Vital to the absorption of calcium in the body is vitamin D. Small amounts are found in oily fish, eggs, fortified cereals and margarine, but the body manufactures most of its vitamin D by the action of sunlight on the skin. Recommendations to use sun block and the traditions of many cultures to cover their bodies with clothing have caused limited vitamin D production in the skin. 

The classic sign of vitamin D deficiency is rickets, and an increase in the incidence of rickets has been reported in some African countries in the recent past. 

Vitamin D is essential for strong bones and teeth, so it's absolutely vital for fast-growing toddlers! The challenge is to ensure your toddler gets enough vitamin D, as it's only found in certain foods – and not all toddlers enjoy them!

•    Liver
•    Egg yolk
•    Oily fish
•    Fortified cereal, milk 
•    Butter or fortified margarine 
•    Exposure to the sun especially in the morning or in the evening for approximately 20 minutes-ensures you toddler is getting some sun every day

Getting enough iron

Iron is essential for your toddler's health and development. It is found in every living cell because it forms part of the hemoglobin in red blood cells, which has an important role in the transport of respiratory oxygen as well as carbon dioxide for elimination. It is a part of the brain proteins, making it a contributor to brain development and is also needed for proper immune function.

Iron in foods occurs in several forms, which differ in their absorption by the body. Iron that is part of the hemoglobin in animal meat, called haem iron, is absorbed better than non-haem iron which is present in vegetables, grains, and plant foods. 

Consequently, foods containing high amounts of haem iron are an important part of a toddler's diet.For those consuming more of the non-haem iron sources, there is no need to worry, if the meal is combined with a vitamin C rich food e.g. oranges, berries, peppers and tomatoes and dark green leafy vegetables, the iron will be made more available for the body to absorb by the vitamin C.

Including a range of iron-rich foods in your toddler's diet will help supply essential iron and prevent iron deficiency anemia, which can affect their development. Good sources include:

•    Growing up milk 
•    Meat and fish 
•    Iron-fortified infant cereal 
•    Dark green vegetables
•    Beans, and lentils together with a Vitamin C rich food source

 Foods you should limit

1.    Sweets and chocolates: high fat and sugar foods like biscuits, ice-cream, cakes, chocolate bars should be limited as they can reduce your toddler's appetite for healthy foods.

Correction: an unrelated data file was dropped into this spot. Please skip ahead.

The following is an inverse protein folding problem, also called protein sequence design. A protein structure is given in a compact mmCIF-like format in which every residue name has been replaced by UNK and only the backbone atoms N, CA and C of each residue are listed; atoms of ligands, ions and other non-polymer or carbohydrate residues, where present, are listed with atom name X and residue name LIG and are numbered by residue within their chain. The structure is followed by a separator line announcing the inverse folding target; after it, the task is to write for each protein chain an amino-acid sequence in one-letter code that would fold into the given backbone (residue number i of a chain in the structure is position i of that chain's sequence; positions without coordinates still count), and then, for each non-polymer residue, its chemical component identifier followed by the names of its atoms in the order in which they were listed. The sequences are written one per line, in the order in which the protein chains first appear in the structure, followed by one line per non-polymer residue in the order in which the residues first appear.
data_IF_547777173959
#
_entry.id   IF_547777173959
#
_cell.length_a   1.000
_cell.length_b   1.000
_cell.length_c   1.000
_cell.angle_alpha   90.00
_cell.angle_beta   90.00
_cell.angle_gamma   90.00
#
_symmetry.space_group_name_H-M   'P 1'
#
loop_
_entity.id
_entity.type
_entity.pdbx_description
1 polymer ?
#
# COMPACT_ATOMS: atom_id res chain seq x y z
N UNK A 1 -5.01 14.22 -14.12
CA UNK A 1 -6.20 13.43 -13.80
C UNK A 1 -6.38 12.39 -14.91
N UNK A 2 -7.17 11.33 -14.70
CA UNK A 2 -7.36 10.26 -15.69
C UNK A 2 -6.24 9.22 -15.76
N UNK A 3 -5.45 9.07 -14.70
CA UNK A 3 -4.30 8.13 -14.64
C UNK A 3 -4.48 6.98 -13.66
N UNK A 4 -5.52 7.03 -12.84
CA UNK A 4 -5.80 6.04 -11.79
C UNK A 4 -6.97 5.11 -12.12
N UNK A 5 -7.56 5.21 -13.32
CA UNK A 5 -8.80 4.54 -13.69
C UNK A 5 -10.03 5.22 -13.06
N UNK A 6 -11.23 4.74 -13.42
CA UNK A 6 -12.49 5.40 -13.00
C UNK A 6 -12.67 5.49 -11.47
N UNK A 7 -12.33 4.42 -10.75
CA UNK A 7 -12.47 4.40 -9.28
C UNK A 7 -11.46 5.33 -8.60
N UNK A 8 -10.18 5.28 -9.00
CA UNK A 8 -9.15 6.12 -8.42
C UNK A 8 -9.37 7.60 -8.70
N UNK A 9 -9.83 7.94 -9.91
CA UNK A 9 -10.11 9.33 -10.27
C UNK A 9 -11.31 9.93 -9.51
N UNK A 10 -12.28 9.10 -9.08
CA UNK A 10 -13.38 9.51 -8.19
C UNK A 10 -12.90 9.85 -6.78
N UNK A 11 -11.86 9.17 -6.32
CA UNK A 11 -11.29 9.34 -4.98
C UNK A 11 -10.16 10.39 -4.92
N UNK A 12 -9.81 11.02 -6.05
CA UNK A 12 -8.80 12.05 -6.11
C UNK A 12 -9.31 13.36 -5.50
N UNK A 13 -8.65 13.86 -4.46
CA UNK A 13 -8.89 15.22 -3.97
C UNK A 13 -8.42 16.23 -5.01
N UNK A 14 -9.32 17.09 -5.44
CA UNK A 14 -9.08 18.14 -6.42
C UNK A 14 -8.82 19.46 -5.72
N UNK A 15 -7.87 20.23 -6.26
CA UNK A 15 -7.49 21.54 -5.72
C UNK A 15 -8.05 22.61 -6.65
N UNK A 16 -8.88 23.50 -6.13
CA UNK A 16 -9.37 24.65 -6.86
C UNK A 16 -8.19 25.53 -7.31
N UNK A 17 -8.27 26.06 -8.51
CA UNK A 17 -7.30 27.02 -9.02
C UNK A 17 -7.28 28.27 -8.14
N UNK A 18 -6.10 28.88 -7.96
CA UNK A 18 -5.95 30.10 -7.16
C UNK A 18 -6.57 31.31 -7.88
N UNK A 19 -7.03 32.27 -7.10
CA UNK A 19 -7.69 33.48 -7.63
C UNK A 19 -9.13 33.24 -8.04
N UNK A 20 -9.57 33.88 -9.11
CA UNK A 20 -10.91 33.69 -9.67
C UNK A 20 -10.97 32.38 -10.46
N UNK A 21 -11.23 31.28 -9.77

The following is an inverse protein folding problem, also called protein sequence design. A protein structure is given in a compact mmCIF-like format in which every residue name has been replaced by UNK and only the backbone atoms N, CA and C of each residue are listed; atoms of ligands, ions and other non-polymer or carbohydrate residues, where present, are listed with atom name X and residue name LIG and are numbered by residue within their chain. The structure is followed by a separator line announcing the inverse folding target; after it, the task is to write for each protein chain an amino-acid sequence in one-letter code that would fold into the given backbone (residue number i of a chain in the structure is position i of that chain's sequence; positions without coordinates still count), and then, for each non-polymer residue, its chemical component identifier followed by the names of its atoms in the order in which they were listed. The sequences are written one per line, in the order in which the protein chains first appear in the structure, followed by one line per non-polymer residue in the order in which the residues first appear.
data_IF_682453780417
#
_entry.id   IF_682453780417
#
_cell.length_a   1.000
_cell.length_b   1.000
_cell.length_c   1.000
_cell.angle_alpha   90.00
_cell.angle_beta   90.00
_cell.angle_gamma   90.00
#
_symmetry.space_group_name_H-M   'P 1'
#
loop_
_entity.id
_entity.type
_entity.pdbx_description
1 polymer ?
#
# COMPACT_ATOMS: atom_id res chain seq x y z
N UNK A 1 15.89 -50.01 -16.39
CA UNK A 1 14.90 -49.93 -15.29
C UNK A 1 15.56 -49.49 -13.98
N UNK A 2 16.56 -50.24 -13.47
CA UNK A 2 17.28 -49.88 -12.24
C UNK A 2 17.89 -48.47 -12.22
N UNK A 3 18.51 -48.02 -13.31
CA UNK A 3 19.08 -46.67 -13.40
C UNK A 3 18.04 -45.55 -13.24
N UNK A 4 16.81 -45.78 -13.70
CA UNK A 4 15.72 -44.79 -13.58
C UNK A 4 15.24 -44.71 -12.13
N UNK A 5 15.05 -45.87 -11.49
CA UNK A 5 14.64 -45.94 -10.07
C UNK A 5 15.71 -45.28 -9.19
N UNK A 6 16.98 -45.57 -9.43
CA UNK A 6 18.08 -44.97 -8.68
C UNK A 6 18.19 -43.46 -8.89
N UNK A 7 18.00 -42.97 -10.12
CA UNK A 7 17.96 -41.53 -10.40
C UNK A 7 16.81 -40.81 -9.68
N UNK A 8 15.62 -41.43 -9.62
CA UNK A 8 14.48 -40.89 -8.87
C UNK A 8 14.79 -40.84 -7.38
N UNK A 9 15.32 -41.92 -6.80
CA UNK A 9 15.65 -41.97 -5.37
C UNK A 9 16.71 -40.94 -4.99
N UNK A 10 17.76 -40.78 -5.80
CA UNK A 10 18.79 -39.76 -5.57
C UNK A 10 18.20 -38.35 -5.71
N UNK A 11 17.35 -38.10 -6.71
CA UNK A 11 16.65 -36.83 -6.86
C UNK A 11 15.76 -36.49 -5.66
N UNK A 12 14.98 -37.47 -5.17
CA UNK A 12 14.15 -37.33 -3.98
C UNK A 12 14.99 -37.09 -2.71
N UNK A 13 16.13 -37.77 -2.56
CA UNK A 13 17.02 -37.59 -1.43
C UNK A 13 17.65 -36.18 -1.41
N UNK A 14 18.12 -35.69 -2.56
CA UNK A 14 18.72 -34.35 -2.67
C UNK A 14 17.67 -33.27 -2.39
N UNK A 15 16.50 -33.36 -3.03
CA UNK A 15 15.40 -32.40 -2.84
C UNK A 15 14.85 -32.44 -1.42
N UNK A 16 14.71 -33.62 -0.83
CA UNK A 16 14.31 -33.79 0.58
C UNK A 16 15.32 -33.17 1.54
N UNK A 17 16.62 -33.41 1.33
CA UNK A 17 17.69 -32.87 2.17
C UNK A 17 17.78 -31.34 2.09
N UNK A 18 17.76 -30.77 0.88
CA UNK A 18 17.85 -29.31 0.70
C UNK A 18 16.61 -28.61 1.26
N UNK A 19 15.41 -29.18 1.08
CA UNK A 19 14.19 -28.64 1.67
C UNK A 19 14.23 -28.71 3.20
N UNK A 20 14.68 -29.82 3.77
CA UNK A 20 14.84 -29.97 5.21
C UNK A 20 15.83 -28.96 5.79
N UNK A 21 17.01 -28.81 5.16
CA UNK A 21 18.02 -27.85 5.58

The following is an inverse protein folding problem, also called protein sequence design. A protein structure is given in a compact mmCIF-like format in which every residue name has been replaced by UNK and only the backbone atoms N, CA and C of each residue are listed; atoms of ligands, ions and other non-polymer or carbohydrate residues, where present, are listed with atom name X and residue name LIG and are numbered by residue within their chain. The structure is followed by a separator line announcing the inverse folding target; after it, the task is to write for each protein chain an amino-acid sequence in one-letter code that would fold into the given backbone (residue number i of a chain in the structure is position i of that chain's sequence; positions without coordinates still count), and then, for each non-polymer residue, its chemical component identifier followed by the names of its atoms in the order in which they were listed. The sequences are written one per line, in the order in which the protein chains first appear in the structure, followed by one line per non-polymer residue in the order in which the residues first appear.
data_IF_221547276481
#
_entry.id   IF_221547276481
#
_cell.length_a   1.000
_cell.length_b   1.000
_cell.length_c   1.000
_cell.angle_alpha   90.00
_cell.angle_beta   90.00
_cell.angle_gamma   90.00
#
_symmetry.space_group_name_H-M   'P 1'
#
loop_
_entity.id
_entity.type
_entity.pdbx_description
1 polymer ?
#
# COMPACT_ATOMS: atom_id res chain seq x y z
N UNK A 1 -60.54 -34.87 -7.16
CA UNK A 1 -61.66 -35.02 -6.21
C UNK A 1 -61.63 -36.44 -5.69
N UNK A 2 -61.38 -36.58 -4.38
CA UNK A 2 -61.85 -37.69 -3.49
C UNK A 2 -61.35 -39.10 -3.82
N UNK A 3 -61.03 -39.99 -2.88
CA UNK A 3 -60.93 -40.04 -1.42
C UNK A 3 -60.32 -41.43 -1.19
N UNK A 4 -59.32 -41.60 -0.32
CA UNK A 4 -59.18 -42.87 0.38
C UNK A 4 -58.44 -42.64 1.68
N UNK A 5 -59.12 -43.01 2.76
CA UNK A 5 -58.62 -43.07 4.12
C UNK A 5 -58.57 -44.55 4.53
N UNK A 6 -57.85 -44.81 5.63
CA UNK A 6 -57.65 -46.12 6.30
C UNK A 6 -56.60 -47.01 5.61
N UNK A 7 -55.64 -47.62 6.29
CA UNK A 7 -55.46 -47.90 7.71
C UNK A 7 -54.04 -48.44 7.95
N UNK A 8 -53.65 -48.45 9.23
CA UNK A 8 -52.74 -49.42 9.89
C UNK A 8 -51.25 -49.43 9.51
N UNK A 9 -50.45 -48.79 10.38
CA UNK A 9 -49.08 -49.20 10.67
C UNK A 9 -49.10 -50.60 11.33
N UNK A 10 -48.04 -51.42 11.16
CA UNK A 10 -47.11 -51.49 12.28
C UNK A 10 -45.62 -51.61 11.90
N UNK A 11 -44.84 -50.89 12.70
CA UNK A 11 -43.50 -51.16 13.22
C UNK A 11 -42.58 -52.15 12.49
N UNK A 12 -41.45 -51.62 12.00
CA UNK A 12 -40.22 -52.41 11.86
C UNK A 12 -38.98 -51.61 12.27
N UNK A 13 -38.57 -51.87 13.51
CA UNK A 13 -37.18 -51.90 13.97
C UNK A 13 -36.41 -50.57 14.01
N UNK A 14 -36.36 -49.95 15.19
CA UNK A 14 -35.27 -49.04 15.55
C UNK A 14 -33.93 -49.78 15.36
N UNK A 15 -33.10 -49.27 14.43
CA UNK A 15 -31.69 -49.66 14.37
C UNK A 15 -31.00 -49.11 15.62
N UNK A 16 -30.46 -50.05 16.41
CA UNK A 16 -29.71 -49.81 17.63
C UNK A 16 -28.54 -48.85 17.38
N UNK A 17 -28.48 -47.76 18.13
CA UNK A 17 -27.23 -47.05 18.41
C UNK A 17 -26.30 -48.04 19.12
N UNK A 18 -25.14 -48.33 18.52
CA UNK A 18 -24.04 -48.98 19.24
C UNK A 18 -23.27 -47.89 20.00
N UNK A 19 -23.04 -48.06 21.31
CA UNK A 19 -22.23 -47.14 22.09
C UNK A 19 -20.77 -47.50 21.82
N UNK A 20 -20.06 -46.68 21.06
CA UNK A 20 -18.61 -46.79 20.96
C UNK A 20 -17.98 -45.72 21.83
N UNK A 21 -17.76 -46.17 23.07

2.    Salty foods: It's important to not give your toddler too much salt. Never add it to their food and check ingredients on pre-made foods. Remember, toddlers should have a maximum of 2g salt per day – that's one third of the daily maximum salt intake an adult should have.

Your toddler's milk

After their first birthday, it's recommended that your toddler has a minimum of 300ml of milk per day, or has at least two servings of dairy products. For example, they could have 2 beakers of milk (2 x 150ml) and a yogurt. 

As toddlers need less milk than babies, it's best not to give them milk before meals because it could make them too full – and mean they miss out on important energy and other nutrients.

Between 1-3 years toddlers gain an average 40% in weight and height. It's no wonder they're growing out of their new clothes!

Feeding tips

Keep trying!

Now quite confident at feeding themselves, your toddler will probably have their own routine of regular meals and snacks. They know what they like, but do keep trying out new foods on them from time to time.

If you haven't introduced them already, try tasty ‘combination dishes' like yogurt and fruit or finger foods like poached fish with mashed potatoes with some carrots cut up in interesting shapes.


Your toddler will need about three regular meals a day and two or three healthy snacks. Make sure they get enough vegetables by experimenting with things like mashed carrots, green beans, broccoli, spinach, terere, pumpkins and pumpkin leaves, potatoes and peas. It's natural for toddlers to be fussy and refuse some foods, but don't give up. Keep offering the refused food, as this fussy stage generally disappears. Toddlers can learn to accept different foods, particularly by watching you or their brothers and sisters enjoying it!

Surprise them

Keep meals interesting and varied so that your toddler keeps eating a variety of nutrients. Give them a surprise new fruit for pudding occasionally, such as rice pudding with banana, a fruit salad with yoghurt, or a pancake with a variety of fruit slices.

Between 1-3 years toddlers' nutritional needs can be more than double those of an adult's for their size. Keep feeding them the good stuff!